CITY planners are in favour of a multi-million pound development at a high-profile Merchant City gap site.
Artisan Real Estate’s proposal for 65-97 Ingram Street features four buildings, ranging from four to six storeys, accommodating 109 apartments plus ground floor commercial space.
The land, between Albion Street and Candleriggs, is currently used as a car park and features a landmark mural on an adjacent wall.
Councillors on Glasgow’s planning committee are due to consider the application on Tuesday. Officials are recommending approval.
Around 140 letters of objection were received from members of the public and organisations.
The properties would include a range of one, two and three-bedroom options. There would be communal landscaped roof gardens and terraces.
A report by planners [PDF] states: “The building design is considered appropriate for its location and uses high quality materials suitable for the context in which the building would be positioned.
“The proposed development would provide 109 residential private for sale units within the Merchant City Area. This would contribute towards the council’s aim of repopulating the city centre and would support its economic competitiveness through increased population supporting local businesses and facilities.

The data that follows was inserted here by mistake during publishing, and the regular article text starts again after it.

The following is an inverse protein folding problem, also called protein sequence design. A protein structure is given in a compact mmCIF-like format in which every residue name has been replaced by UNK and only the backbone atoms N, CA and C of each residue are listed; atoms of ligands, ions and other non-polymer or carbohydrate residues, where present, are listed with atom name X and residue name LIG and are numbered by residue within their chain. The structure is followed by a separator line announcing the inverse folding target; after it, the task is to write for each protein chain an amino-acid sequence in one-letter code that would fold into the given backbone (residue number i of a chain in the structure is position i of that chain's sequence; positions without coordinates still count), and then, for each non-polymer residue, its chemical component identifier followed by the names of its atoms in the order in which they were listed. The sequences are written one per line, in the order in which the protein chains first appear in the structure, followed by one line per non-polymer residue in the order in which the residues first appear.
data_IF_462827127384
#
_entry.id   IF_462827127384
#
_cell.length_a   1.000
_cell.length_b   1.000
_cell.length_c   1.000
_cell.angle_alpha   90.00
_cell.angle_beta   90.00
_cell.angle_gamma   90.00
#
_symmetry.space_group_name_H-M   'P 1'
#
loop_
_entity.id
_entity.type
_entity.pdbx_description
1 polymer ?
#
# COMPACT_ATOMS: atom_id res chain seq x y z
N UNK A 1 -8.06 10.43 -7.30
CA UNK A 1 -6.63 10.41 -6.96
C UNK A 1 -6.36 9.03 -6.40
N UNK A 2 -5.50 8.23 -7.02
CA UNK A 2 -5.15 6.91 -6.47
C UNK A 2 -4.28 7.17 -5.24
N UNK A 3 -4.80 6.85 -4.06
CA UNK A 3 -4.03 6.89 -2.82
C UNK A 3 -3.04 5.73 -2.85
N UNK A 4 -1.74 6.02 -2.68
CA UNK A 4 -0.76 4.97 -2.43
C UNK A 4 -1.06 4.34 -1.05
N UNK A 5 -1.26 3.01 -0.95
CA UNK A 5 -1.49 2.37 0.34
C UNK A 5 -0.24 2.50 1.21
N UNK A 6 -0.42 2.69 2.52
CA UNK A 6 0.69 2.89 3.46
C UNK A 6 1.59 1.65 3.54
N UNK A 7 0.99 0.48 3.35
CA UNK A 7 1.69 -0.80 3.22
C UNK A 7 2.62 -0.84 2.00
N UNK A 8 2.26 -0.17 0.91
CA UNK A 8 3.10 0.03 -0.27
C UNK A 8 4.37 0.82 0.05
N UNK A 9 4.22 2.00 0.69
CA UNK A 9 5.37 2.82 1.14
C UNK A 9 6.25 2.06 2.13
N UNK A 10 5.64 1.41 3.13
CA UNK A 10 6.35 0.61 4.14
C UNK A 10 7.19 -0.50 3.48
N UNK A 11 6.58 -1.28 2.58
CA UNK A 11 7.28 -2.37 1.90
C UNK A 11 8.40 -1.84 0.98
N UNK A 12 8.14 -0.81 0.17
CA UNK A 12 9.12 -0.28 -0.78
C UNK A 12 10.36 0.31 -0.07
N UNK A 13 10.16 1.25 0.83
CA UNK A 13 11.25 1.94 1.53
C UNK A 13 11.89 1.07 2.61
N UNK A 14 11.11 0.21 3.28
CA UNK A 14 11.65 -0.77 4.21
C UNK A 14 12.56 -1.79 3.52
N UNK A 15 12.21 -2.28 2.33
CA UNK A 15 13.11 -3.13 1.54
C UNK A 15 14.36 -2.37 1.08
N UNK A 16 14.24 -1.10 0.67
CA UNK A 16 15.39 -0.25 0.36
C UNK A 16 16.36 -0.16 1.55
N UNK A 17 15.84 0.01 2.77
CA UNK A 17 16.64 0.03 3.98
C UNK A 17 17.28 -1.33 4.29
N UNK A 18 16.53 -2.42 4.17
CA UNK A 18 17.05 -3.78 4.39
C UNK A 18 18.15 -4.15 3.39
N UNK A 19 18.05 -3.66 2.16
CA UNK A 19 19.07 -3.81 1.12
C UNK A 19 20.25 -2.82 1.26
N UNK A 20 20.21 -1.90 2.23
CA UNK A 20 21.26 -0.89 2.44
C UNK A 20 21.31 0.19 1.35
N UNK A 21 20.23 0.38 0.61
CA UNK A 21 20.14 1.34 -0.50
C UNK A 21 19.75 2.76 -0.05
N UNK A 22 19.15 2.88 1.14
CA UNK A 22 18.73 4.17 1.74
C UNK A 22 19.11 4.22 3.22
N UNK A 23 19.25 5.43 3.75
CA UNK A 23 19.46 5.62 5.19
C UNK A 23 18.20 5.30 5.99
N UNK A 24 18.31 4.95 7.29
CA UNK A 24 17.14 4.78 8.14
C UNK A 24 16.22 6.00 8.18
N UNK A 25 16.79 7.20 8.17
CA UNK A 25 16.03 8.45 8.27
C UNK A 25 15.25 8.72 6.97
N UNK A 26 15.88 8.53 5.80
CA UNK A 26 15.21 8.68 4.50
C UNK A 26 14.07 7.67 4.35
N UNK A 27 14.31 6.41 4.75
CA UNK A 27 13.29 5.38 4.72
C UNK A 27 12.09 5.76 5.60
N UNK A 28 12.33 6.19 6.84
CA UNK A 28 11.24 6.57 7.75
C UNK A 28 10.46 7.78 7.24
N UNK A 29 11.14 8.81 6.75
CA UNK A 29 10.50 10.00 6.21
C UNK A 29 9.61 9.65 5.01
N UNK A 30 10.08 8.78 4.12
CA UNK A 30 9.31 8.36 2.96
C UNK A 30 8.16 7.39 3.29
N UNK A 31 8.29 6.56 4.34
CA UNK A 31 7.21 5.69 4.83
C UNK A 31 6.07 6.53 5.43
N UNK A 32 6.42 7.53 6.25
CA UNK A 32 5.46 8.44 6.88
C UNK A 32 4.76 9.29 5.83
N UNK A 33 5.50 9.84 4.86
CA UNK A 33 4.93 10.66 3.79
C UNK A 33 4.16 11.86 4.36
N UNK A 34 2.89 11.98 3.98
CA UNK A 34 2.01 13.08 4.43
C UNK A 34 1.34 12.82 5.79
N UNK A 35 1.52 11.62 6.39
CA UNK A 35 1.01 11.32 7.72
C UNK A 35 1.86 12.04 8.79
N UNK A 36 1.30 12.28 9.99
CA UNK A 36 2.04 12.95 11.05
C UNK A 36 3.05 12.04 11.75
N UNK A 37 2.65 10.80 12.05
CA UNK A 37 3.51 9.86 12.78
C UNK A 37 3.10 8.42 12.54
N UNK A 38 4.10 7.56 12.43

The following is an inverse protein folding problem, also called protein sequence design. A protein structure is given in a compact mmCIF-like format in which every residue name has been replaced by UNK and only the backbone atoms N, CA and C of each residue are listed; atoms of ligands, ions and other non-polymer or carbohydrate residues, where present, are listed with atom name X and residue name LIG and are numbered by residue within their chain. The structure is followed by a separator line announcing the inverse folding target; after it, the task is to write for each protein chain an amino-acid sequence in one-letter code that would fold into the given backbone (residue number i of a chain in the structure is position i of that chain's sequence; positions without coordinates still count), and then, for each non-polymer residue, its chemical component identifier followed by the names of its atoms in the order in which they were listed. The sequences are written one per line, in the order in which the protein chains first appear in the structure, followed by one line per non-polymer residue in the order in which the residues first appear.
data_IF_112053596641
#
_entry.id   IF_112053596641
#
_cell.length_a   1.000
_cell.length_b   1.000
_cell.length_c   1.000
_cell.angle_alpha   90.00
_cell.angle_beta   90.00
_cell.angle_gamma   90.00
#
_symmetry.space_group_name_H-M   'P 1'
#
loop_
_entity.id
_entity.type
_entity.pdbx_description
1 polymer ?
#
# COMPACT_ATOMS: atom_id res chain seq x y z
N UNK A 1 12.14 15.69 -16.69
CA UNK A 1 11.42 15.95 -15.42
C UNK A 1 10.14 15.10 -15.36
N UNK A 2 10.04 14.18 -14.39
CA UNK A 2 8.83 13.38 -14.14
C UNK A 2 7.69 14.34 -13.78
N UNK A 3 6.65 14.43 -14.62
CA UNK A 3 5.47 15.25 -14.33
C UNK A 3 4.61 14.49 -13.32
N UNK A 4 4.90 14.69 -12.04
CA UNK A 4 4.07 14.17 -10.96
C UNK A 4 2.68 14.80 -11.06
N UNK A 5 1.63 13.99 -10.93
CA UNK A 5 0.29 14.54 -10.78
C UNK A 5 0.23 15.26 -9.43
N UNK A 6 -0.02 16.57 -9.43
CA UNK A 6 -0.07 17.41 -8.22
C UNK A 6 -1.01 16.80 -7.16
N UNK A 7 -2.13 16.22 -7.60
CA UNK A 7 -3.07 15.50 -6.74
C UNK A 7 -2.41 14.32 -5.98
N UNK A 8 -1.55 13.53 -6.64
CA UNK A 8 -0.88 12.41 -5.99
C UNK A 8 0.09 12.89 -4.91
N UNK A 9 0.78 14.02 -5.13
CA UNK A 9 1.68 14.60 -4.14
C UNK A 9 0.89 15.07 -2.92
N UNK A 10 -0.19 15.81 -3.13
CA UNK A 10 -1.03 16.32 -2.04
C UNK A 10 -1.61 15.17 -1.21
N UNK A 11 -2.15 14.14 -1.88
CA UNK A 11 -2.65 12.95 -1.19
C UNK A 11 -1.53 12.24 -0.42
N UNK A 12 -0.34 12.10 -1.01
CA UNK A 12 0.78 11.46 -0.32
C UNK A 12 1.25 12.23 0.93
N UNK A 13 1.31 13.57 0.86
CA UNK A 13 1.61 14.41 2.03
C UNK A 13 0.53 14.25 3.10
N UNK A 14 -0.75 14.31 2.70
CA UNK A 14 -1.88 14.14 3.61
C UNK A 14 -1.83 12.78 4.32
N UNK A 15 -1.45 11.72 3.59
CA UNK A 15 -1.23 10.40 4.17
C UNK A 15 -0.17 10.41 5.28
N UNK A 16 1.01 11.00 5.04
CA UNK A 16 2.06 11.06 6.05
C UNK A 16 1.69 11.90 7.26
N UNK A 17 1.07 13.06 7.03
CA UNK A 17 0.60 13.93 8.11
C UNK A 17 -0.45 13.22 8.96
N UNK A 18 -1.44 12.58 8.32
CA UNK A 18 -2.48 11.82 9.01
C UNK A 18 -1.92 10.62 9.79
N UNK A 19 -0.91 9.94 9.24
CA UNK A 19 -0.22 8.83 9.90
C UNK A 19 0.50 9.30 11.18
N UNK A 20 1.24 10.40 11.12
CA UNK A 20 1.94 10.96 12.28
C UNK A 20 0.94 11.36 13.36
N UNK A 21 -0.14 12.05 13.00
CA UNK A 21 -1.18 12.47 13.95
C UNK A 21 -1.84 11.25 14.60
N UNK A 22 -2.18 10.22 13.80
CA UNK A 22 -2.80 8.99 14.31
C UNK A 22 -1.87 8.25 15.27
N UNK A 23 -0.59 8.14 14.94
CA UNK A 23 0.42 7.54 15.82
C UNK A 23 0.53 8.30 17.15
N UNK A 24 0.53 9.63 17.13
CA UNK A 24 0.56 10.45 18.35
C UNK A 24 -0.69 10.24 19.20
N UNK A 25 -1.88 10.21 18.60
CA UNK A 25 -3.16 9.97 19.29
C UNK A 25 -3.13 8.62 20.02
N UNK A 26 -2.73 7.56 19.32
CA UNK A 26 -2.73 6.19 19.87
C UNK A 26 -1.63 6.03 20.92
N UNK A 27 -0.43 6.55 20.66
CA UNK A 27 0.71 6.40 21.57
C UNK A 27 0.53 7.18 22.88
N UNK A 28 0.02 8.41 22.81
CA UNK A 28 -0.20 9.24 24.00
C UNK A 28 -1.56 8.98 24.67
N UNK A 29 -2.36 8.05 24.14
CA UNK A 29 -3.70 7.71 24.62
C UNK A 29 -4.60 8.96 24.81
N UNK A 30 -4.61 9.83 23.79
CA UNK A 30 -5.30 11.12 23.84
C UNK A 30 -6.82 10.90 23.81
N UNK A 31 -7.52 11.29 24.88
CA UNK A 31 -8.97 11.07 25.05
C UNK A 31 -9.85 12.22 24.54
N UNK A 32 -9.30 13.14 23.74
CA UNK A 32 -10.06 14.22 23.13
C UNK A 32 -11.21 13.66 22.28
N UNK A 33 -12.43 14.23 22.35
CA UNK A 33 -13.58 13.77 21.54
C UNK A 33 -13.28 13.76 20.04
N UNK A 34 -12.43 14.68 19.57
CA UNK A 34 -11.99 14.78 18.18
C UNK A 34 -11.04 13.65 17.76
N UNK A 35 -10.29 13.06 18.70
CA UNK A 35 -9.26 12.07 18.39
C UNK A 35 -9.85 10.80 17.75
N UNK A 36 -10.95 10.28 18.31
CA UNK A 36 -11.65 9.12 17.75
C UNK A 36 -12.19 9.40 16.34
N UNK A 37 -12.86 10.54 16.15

“The proposal would also include a publicly accessible courtyard enabling the surrounding community to connect with the development. The proposal is car-free, making full use of the site’s central location close to public transport infrastructure.
“As well as providing its own amenity spaces, both public and private, the site is well located to benefit from other existing green spaces in and around the city centre.
“Lastly, in terms of repair, restoring and enhancing the urban fabric, the applicant has provided evidence that the site had previously accommodated built development. The replacement of a surface level car park with the proposed residential development seeks to restore that historic urban form.”
It continues: “While a small area of the existing mural would be lost due to the proposed development, the majority of the mural would be preserved in place for the appreciation of both the public and future residents of the development.
“The new ground floor courtyard green space would be fully accessible to the public and it is envisaged that this would create a unique space which would be integrated into the existing art trail.”